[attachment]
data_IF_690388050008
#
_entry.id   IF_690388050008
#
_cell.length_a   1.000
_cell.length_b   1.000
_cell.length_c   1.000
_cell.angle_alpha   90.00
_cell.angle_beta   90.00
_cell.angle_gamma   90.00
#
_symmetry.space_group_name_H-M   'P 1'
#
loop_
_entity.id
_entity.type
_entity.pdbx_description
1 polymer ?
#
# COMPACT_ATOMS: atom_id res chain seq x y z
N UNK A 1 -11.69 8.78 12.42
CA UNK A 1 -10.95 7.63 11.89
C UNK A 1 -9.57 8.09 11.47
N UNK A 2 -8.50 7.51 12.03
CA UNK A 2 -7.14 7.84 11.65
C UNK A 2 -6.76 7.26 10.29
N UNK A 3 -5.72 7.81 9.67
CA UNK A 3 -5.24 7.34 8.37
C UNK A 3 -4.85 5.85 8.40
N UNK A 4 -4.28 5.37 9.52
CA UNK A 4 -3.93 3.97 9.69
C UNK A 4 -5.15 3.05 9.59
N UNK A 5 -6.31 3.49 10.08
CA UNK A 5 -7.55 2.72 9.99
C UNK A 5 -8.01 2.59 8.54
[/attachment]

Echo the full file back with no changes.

data_IF_690388050008
#
_entry.id   IF_690388050008
#
_cell.length_a   1.000
_cell.length_b   1.000
_cell.length_c   1.000
_cell.angle_alpha   90.00
_cell.angle_beta   90.00
_cell.angle_gamma   90.00
#
_symmetry.space_group_name_H-M   'P 1'
#
loop_
_entity.id
_entity.type
_entity.pdbx_description
1 polymer ?
#
# COMPACT_ATOMS: atom_id res chain seq x y z
N UNK A 1 -11.69 8.78 12.42
CA UNK A 1 -10.95 7.63 11.89
C UNK A 1 -9.57 8.09 11.47
N UNK A 2 -8.50 7.51 12.03
CA UNK A 2 -7.14 7.84 11.65
C UNK A 2 -6.76 7.26 10.29
N UNK A 3 -5.72 7.81 9.67
CA UNK A 3 -5.24 7.34 8.37
C UNK A 3 -4.85 5.85 8.40
N UNK A 4 -4.28 5.37 9.52
CA UNK A 4 -3.93 3.97 9.69
C UNK A 4 -5.15 3.05 9.59
N UNK A 5 -6.31 3.49 10.08
CA UNK A 5 -7.55 2.72 9.99
C UNK A 5 -8.01 2.59 8.54